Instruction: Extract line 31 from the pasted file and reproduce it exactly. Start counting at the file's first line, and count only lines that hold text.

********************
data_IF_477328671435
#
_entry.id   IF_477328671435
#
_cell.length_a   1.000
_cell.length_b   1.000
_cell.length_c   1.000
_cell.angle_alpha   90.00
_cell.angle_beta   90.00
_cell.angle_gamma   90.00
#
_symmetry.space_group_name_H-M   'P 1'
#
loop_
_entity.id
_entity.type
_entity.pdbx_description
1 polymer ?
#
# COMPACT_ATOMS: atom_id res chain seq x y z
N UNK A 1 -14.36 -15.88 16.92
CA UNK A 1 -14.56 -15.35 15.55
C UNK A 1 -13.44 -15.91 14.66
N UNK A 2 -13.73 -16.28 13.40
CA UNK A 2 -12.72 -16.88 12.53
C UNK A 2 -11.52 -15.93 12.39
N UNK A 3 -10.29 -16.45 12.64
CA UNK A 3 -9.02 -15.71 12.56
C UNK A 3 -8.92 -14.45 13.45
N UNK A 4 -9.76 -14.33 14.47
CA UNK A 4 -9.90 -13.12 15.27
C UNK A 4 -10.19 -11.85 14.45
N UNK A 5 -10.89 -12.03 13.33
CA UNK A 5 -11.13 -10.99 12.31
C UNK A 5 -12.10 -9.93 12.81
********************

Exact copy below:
CA UNK A 4 -9.90 -13.12 15.27